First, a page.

Two bottles of 23rdC Château Picard fetched ten times their estimate at Christie's New York.

The pair – from the estate of Captain Jean-Luc Picard (Patrick Stewart) of the Starship Enterprise – are from the 2267 vintage. Ethereally light, the empty props, used in Star Trek: Nemesis, sold for US$6,600.


Good On Yer!
Russell Crowe sent back an $8,000 Penfold’s Grange Hermitage ‘64 because it was corked.

He was dining at Marco Pierre White's London eatery Mirabelle and the waiter insisted the actor's palate was at fault.<empty>  Crowe, 42, had ordered a Grange from the year he was born. "It’s an Australian wine I have had a lot of experience with so I could smell from two feet away it was corked. I let it breathe but when I took a sip I got a mouthful of mould,” he said.

"The sommelier spent 45 minutes trying to convince us it was the chestnut undertones and the wafts of blackberry. I just turned round and went, 'Mate. It's off.' He refused to accept it was corked but eventually replaced it. Very nice it was, too."

Mirabelle said: "We are glad Russell was eventually satisfied."

Supersize Me, Mate!
At 6-feet-5 tall and weighing 1,300 pounds, the Albany is a corker – holding 387 regular bottles of Aussie Shiraz!

Hand-crafted in Germany, sealed with a $3,500 custom mega-cork from Portugal, the world's biggest bottle is the brainchild of liquor store owner Kin Bullock, who invited five South Oz vintners to fill it with a 2005 blend dubbed Five Virtues.

The new heavyweight champ, named for Bullock's home town, easily eclipses Beringer's 4.5-footer Maximus, which holds a mere 175 regular bottles of ‘01 Cabernet.The bottle is the centrepiece of a touring exhibition of all things Australian and Bullock has already refused offers as high as $100,000.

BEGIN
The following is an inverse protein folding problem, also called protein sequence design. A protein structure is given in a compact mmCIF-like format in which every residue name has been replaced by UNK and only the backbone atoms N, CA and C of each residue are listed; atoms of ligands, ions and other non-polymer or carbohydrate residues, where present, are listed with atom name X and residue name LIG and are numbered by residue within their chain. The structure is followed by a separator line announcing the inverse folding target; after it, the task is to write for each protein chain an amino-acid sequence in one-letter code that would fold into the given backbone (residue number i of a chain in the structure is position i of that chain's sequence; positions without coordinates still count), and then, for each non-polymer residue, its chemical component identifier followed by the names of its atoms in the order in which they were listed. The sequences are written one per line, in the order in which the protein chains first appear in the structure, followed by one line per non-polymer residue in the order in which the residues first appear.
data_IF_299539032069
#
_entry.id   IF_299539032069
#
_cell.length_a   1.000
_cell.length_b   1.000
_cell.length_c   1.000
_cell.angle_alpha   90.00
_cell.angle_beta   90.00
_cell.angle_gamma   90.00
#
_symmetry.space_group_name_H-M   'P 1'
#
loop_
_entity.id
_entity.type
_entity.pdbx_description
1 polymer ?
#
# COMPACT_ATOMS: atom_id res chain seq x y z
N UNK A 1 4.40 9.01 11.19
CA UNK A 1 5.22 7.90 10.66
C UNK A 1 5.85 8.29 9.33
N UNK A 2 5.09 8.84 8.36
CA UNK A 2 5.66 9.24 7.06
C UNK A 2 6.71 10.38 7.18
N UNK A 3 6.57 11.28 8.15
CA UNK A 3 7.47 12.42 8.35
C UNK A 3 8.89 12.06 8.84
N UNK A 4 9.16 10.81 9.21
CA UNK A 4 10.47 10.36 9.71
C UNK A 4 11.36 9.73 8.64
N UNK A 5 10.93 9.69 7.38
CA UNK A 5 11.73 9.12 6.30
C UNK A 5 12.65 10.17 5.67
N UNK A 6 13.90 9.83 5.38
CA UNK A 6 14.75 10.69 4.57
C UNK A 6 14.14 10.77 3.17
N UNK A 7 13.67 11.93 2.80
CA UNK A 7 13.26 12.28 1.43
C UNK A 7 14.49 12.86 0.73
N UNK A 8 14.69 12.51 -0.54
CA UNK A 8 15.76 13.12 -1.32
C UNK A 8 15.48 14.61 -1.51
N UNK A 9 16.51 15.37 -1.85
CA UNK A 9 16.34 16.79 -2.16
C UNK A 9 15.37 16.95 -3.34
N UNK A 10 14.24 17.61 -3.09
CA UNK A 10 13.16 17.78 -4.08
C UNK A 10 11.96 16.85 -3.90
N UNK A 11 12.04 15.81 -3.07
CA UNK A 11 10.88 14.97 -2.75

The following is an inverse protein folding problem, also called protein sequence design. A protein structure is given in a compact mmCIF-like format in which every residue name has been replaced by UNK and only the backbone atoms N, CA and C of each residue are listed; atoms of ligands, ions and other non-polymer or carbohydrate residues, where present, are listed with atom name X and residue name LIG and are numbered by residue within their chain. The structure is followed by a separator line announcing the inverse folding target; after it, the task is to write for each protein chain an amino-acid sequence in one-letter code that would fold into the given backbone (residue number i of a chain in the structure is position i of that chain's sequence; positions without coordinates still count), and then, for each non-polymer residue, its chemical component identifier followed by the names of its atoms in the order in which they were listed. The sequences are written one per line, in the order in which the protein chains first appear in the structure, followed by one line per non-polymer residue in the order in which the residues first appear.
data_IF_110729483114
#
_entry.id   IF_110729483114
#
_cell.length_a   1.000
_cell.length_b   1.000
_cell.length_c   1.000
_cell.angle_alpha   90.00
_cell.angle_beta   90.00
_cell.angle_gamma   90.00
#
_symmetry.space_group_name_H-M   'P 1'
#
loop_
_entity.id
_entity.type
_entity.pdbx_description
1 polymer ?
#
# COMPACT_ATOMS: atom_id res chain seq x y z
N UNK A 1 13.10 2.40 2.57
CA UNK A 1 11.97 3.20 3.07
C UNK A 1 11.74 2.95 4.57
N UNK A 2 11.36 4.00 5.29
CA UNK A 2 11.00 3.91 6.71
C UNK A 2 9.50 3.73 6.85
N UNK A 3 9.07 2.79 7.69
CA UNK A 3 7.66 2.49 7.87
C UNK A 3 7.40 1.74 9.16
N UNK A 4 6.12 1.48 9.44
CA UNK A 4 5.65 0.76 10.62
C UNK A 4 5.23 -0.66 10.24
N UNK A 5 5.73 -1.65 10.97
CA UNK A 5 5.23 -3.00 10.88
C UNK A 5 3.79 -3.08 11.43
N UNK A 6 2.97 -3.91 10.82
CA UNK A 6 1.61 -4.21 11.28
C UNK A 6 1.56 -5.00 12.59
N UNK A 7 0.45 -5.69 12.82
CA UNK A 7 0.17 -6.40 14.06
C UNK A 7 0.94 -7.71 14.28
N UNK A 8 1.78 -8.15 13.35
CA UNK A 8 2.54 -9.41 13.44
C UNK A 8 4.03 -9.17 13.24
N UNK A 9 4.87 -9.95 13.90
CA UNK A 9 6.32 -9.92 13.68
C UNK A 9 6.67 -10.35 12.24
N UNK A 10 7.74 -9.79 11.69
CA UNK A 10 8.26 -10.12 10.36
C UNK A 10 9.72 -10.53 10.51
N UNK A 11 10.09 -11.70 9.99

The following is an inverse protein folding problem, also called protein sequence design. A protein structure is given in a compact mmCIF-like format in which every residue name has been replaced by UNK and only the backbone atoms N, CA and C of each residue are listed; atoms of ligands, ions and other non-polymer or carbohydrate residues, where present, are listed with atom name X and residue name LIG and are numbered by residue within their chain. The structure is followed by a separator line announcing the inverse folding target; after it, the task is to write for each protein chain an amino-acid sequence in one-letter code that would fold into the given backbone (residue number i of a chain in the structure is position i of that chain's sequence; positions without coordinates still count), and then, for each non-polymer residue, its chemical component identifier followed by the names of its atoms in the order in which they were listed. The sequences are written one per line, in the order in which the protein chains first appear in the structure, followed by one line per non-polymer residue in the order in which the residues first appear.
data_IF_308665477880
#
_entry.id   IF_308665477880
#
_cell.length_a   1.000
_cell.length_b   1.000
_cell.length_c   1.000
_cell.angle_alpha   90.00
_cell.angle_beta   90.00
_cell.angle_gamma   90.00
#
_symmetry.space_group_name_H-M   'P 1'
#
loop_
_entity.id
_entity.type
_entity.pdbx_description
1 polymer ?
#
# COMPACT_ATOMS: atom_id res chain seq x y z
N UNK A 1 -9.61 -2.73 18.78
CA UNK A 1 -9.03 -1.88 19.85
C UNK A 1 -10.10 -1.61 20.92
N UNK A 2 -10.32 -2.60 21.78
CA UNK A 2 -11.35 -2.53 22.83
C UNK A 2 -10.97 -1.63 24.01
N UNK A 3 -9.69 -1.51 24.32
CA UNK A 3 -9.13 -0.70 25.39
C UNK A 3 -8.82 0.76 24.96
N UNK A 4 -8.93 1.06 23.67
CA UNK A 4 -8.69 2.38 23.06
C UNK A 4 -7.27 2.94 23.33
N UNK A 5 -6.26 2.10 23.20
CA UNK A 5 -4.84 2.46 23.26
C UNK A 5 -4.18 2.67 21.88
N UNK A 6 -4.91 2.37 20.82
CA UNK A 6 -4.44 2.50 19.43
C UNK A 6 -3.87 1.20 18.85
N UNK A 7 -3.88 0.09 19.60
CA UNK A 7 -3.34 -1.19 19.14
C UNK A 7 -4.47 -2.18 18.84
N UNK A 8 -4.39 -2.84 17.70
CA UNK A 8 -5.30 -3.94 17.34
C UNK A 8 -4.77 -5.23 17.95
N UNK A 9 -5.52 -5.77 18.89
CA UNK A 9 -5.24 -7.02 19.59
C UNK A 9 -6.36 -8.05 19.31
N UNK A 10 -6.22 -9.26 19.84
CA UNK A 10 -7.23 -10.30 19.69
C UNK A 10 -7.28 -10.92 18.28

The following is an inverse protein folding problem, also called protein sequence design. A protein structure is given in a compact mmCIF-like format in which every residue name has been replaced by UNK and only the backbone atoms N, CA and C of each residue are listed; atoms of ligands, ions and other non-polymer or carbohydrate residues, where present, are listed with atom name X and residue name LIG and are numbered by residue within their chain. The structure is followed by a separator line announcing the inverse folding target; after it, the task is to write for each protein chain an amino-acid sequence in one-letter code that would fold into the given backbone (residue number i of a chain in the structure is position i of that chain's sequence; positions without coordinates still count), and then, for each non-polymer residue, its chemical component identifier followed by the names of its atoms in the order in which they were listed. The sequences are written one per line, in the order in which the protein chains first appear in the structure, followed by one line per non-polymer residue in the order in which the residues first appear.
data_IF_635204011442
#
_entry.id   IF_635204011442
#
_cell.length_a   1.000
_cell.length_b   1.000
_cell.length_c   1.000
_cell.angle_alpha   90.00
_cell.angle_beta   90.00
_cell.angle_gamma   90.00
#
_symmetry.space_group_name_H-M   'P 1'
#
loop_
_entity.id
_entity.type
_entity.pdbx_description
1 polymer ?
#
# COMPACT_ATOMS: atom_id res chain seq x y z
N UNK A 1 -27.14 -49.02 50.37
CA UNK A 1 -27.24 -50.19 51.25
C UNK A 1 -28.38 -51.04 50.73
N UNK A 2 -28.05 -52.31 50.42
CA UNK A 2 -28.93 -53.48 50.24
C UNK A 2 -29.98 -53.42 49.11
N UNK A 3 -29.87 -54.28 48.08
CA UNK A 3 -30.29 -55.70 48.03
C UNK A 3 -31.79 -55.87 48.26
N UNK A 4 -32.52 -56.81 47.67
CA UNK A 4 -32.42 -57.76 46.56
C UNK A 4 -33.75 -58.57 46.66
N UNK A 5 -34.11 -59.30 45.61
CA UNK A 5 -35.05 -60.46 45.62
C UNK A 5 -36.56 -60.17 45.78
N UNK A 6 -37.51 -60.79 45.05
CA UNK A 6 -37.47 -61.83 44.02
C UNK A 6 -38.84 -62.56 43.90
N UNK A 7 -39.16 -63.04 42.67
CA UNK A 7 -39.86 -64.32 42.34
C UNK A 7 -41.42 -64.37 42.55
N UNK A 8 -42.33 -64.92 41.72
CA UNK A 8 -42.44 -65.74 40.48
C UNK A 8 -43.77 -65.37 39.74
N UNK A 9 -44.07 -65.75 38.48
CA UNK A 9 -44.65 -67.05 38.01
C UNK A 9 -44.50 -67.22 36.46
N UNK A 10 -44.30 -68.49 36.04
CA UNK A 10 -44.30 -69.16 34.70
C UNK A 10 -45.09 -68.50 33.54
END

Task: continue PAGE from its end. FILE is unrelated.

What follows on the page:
Serving suggestion: pour with a Whopper!

* May your life be a feast where every heart opens and every wine flows – Arthur Rimbaud

Brand New Approach 
In a break with the Old World “wine as a product of place” philosophy, Spain has announced a new national wine brand and France has echoed the idea with its own national brand called “Vignobles de France” that will blend wines from every region of France to compete with high-volume New World wines like Yellow Tail and Little Penguin.

“Very fine, great concentration, incredible body, silky, mature tannins, generous, concentrated fruit” ...and on it goes. The 2005 Burgundies, particularly the reds, are being hailed as the Second Coming. Stay tuned!

* With the stampede of cute critter wine names on today’s labels, the folks at Cape Mentelle say the average wine shop looks like the fleeing-the-forest-fire scene in Bambi!


Cellar’s Market?
Building a wine cellar increases house value 7%, according to a British bank.

Standard Life Bank sees 2 million Brits building a cellar or buying a wine fridge over the next five years, adding that £3.5 billion of wine, 87 million bottles, goes off every year from poor storage.

Meanwhile, sales of wine coolers, chillers and refrigerators have soared 300% in the US, says AC Nielsen. Three million were bought in 2003 alone, challenging the conventional wisdom that most people drink wine within four hours of buying it.

Prince Pines For Mouton